The EcoTarium becomes the official Museum Outreach Partner of PBS Kids' "Plum Landing" produced by WGBH Boston.
The Nature Explore Outdoor Exhibit, a certified Nature Explore® Classroom, becomes the newest permanent exhibit at the EcoTarium. The interactive outdoor exhibit features several play areas designed to connect families to nature.
The EcoTarium becomes a Museum Partner of National Geographic (the first in New England!) and the Alden Digital Planetarium is re-named the Alden Digital Planetarium: A National Geographic Theater.
The EcoTarium creates two new outdoor places to play, with the Imagination Playground on the Lower Courtyard and the Play on the Plaza exhibit on the Sundial Plaza, featuring the popular Bubbles! exhibit, a Tube-A-Phone musical sculpture, and space for temporary exhibits to be prototyped.
The EcoTarium partners with the Worcester Think Tank to create Think Tank at the EcoTarium (TTE) classes, to provide students with an engaging, interesting and effective program for enhancing education while learning to work with peers in a nurturing and supervised environment.
The EcoTarium becomes an associate member of the Association of Children's Museums.
Joe Cox becomes president of the EcoTarium.
DinoTracks opens, an exhibit produced by the Environmental Exhibit Collaborative, a group of mid-sized natural science and children’s museums organized by the EcoTarium.
Kenda the polar bear dies at the age of 27.
The Arctic Next Door: Mount Washington exhibit opens on the museum's Upper Level. The exhibit transforms the museum entrance, adding an engaging, interactive exhibit experience focused around New England weather and geology. It is the first of several guest experience enhancements planned as part of the EcoTarium's Third Century Plan.
The EcoTarium launches The Third Century Plan, a multi-year fundraising effort that is focused on enhancing experiences for museum visitors into the institution's third century of operation.
EcoTarium adopts a new logo to reflect the energy and excitement of visiting the EcoTarium.
Kenda celebrates her 25th birthday making her the oldest living polar bear born in captivity. Also this year, polar bears are named the first threatened species due to global warming.
The Alden Planetarium is upgraded with state-of-the-art digital technology making it the only publicly accessible digital planetarium in the state.
EcoTarium unveils a new three-story glass wall, the Hirsh Telecommunications Center and classroom wing, a landscaped terrace and Food Pavilion, and new exhibits related to water.
EcoTarium opens several new attractions, including the first Tree Canopy Walkway in the nation to open to the public. Also:
- a river otter habitat
- bald eagle and snowy owl aviaries
- nature trails
- pond pier and pavilion
- new Museum Store
The museum adopts the name EcoTarium and breaks ground for the first phase of an $18 million expansion and renovation program.
The museum rearticulates its mission to promote appreciation, increase knowledge and foster stewardship of New England environments.
The name changes to the New England Science Center to reflect a broader audience.
December 1, 1983
Polar bears Ursa Minor and Ursa Major give birth to Kenda, the first polar bear to be born and raised in New England.
A new facility, designed by renowned 20th century architect Edward Durell Stone, opens on 60 acres of donated land on Harrington Way. The name is changed to the Worcester Science Center to join the trend of science and technology centers whose commitment to public education is demonstrated through a combination of exhibits and programming.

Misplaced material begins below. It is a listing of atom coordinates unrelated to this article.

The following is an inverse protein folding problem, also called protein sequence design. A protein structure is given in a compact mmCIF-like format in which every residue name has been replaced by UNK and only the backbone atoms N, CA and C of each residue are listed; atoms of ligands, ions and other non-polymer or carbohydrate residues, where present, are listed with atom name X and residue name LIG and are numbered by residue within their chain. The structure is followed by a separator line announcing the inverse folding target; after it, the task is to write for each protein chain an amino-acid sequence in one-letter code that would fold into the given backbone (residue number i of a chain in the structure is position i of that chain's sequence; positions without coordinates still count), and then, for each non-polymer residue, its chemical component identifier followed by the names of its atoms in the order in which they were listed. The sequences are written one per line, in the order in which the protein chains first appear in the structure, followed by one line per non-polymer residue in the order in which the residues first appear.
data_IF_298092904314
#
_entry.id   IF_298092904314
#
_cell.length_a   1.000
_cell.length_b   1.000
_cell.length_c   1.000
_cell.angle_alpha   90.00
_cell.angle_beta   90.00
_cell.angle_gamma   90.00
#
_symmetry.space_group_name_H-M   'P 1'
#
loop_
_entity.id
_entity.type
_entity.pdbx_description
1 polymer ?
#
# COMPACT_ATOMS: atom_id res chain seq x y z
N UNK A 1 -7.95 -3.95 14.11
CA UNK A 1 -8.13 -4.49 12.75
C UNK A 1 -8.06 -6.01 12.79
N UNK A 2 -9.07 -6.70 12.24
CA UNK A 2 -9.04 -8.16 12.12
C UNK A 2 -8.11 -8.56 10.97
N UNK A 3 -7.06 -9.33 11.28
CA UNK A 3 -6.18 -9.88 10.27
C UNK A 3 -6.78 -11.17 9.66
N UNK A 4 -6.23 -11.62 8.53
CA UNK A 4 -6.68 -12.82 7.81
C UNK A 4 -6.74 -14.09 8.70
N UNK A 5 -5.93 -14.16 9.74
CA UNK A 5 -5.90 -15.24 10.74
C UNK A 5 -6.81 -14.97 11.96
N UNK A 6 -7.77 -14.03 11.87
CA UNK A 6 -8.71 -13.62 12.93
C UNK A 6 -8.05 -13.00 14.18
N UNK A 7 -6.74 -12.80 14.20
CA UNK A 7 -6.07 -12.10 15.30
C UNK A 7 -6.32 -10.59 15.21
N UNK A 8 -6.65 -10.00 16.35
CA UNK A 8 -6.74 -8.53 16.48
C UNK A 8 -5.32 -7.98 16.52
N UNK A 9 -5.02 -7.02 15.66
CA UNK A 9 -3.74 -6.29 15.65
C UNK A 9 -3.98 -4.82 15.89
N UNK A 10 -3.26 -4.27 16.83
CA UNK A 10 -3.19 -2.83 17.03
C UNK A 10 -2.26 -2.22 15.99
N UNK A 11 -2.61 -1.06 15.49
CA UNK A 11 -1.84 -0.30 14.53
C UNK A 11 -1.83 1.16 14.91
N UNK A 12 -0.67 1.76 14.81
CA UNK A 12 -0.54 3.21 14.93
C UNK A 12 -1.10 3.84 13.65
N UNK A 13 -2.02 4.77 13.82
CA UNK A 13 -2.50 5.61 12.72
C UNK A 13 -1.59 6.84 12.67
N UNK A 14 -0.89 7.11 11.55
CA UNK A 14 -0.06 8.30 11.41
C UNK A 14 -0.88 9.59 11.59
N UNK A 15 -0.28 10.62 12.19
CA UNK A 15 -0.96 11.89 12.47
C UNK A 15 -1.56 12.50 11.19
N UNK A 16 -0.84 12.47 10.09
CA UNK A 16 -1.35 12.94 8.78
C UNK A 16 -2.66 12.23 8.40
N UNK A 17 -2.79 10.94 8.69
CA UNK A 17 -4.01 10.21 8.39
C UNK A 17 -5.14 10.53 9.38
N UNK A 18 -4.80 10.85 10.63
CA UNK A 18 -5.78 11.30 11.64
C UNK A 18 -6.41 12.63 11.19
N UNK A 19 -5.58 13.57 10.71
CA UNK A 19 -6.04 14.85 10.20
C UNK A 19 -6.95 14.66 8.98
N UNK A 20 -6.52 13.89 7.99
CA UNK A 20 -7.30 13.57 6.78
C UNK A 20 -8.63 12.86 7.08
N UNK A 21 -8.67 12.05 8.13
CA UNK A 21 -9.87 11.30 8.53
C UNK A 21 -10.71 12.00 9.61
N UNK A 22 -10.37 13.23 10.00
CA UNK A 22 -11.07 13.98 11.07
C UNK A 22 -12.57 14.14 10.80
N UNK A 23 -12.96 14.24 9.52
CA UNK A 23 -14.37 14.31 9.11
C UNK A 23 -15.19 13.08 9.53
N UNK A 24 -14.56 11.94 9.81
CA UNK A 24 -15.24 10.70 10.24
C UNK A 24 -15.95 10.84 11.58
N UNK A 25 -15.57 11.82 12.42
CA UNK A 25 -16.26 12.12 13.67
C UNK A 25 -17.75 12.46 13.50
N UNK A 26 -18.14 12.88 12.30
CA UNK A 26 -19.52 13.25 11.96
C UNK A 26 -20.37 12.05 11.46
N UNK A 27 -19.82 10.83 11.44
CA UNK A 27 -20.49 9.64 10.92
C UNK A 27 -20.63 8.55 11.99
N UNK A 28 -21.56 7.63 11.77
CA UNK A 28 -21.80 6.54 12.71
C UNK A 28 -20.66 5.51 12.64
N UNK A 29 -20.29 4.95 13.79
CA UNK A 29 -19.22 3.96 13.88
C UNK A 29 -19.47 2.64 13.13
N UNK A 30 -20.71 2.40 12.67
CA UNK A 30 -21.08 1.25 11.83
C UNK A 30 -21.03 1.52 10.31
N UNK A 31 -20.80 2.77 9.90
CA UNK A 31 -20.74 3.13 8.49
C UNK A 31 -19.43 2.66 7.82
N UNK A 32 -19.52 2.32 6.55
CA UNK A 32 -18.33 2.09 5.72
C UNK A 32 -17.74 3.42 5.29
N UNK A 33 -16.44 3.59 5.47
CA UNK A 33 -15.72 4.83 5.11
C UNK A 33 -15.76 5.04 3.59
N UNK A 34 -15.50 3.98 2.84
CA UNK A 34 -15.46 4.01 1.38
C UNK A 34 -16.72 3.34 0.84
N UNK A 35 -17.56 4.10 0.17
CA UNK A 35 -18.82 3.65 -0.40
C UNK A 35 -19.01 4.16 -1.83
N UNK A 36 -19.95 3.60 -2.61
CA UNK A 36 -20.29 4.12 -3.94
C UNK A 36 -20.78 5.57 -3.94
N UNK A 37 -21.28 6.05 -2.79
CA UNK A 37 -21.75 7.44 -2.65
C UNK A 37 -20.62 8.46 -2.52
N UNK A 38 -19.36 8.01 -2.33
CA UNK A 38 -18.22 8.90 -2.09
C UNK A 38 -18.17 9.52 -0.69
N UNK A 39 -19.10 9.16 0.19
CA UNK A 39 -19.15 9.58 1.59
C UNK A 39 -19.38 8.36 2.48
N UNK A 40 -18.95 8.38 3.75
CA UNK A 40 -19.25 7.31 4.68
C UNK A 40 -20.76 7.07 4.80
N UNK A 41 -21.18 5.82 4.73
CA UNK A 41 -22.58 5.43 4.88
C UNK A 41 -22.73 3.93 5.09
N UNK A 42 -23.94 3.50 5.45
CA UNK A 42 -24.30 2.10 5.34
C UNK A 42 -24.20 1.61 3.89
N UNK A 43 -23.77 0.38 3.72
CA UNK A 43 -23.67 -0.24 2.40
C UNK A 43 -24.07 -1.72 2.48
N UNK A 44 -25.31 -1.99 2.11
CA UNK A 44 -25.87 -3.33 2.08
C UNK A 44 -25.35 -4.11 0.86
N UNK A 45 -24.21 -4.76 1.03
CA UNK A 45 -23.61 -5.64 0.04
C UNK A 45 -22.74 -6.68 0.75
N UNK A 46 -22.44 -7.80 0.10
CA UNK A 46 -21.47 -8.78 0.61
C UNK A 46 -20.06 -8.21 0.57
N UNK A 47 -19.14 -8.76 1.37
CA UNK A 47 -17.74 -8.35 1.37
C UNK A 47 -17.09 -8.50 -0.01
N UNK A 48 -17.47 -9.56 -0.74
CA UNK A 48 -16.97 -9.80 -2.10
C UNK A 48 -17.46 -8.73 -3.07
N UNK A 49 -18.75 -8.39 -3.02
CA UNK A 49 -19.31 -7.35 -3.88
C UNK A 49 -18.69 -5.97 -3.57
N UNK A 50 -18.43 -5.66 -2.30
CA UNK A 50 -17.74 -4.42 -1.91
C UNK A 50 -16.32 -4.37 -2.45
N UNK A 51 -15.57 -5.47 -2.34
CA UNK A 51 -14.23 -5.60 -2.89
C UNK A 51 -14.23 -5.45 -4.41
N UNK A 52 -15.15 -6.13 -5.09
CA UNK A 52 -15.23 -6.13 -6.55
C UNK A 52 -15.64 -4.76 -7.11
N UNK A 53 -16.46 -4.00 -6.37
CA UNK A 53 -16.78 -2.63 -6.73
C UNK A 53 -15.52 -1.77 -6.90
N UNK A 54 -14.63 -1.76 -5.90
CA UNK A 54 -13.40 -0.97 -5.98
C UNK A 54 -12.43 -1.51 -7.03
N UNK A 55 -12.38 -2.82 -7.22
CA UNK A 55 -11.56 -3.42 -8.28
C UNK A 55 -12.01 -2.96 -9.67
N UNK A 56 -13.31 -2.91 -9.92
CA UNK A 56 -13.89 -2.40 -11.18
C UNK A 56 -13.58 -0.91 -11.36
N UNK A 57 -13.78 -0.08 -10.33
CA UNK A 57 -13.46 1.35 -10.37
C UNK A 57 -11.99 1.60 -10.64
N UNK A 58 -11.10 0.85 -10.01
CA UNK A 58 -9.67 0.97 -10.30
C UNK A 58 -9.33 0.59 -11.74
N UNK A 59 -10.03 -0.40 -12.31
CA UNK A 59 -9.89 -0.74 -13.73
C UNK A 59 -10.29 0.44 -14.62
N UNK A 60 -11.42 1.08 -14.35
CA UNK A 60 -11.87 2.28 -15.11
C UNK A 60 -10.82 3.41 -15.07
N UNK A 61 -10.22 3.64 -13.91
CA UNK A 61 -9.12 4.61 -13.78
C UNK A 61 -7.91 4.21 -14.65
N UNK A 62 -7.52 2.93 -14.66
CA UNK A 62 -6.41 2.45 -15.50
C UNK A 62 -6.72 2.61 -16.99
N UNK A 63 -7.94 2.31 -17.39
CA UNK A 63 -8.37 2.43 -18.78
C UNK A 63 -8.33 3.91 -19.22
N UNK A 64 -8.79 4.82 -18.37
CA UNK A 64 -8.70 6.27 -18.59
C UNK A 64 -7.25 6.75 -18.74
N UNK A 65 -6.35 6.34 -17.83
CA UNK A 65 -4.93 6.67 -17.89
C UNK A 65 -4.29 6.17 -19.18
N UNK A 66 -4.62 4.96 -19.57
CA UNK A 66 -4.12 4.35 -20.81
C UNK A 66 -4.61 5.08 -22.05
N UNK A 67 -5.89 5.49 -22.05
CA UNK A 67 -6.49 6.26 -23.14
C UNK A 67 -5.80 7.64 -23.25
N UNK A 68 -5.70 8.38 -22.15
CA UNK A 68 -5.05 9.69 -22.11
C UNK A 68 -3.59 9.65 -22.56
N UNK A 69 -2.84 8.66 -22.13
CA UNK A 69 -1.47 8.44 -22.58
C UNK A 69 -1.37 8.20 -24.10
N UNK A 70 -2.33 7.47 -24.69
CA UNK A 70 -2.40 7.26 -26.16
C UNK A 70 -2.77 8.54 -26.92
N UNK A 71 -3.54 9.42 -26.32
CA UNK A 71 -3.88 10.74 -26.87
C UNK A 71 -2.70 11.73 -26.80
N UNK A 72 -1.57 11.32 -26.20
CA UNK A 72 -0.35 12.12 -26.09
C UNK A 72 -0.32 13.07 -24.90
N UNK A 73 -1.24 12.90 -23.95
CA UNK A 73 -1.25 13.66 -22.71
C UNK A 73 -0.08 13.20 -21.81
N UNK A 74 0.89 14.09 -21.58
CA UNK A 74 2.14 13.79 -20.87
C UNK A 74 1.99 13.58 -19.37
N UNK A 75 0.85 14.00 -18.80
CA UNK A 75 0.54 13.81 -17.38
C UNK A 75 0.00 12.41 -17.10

The Worcester Natural History Society changes its name to the Worcester Science Museum.
Museum exhibits and the Goddard mineral collection are moved to the Morgan House on Cedar Street. Live animals, a planetarium, an auditorium and other collections are housed at the Rice House on Elm Street.
The summer home of F. J. Harold Daniels on 325 acres in Rutland is donated for a school of forestry, wildlife management and conservation and is used today by the Summer Discovery Camp.
The Natural History Society Training School opens on 80 acres in Paxton.
Amateur astronomers form the Aldrich Astronomical Society in Worcester, named for the late mathematician who popularized the study of the sky.
The museum moves to the Old Edwin Conant Mansion at the corner of State and Harvard streets.
The Natural History Camp is founded on the shores of Lake Quinsigamond, the first of its kind in the country. Open to boys ages 10-20, the camp is billed as offering, "Health, athletic sports, military drill, instruction in study of nature and careful oversight for him, freedom from anxiety for you."
The Worcester Lyceum and the Natural History Department of the Young Men's Library Association combine and join the Worcester Natural History Society to become the Worcester Lyceum and Natural History Society. At that time, the museum's live animal collection included:
- two snakes
- two owls
- one alligator
October 1, 1867
The grand opening of the Natural History Rooms on the third floor of the Worcester Bank Block on Foster Street draws 250 people.
The Worcester Natural History Society forms.
Women begin to participate in the Natural History Society and play important roles in the creation of social and fund-raising activities.
April 27, 1849
Henry David Thoreau makes the first of several speaking engagements in Worcester. In the course of more than a dozen trips to the city, Thoreau found time for visits to the Natural History rooms.
January 1, 1825
Worcester Lyceum of Natural History is founded by a group of 14 men to foster an appreciation and understanding of the natural world.